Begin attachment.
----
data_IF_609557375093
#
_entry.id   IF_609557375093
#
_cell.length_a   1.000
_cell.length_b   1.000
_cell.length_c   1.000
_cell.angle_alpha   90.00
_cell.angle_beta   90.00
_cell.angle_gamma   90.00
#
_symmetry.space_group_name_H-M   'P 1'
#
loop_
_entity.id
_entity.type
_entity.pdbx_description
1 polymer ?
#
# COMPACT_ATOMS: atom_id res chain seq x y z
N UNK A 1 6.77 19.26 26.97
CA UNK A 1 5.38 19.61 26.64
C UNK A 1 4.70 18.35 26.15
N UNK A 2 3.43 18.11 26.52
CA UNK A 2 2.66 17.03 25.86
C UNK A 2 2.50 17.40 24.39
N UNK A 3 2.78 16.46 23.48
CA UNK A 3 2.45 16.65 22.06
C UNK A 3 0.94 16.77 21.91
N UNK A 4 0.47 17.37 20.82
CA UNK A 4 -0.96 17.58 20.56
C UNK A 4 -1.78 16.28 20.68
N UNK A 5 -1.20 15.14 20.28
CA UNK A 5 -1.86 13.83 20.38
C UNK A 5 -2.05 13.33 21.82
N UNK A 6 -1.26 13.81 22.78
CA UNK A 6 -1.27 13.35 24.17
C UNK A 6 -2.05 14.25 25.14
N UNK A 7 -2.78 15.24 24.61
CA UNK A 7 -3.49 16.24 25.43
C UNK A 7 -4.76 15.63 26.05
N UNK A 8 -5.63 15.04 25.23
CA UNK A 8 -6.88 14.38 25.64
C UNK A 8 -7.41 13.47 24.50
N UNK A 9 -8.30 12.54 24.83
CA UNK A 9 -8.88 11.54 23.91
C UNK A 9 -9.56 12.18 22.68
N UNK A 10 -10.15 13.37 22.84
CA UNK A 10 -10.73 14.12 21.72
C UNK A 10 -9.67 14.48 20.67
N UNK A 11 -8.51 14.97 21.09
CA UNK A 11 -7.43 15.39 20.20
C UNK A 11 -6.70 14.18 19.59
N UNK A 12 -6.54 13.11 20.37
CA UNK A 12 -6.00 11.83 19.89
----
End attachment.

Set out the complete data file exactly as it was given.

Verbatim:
data_IF_609557375093
#
_entry.id   IF_609557375093
#
_cell.length_a   1.000
_cell.length_b   1.000
_cell.length_c   1.000
_cell.angle_alpha   90.00
_cell.angle_beta   90.00
_cell.angle_gamma   90.00
#
_symmetry.space_group_name_H-M   'P 1'
#
loop_
_entity.id
_entity.type
_entity.pdbx_description
1 polymer ?
#
# COMPACT_ATOMS: atom_id res chain seq x y z
N UNK A 1 6.77 19.26 26.97
CA UNK A 1 5.38 19.61 26.64
C UNK A 1 4.70 18.35 26.15
N UNK A 2 3.43 18.11 26.52
CA UNK A 2 2.66 17.03 25.86
C UNK A 2 2.50 17.40 24.39
N UNK A 3 2.78 16.46 23.48
CA UNK A 3 2.45 16.65 22.06
C UNK A 3 0.94 16.77 21.91
N UNK A 4 0.47 17.37 20.82
CA UNK A 4 -0.96 17.58 20.56
C UNK A 4 -1.78 16.28 20.68
N UNK A 5 -1.20 15.14 20.28
CA UNK A 5 -1.86 13.83 20.38
C UNK A 5 -2.05 13.33 21.82
N UNK A 6 -1.26 13.81 22.78
CA UNK A 6 -1.27 13.35 24.17
C UNK A 6 -2.05 14.25 25.14
N UNK A 7 -2.78 15.24 24.61
CA UNK A 7 -3.49 16.24 25.43
C UNK A 7 -4.76 15.63 26.05
N UNK A 8 -5.63 15.04 25.23
CA UNK A 8 -6.88 14.38 25.64
C UNK A 8 -7.41 13.47 24.50
N UNK A 9 -8.30 12.54 24.83
CA UNK A 9 -8.88 11.54 23.91
C UNK A 9 -9.56 12.18 22.68
N UNK A 10 -10.15 13.37 22.84
CA UNK A 10 -10.73 14.12 21.72
C UNK A 10 -9.67 14.48 20.67
N UNK A 11 -8.51 14.97 21.09
CA UNK A 11 -7.43 15.39 20.20
C UNK A 11 -6.70 14.18 19.59
N UNK A 12 -6.54 13.11 20.37
CA UNK A 12 -6.00 11.83 19.89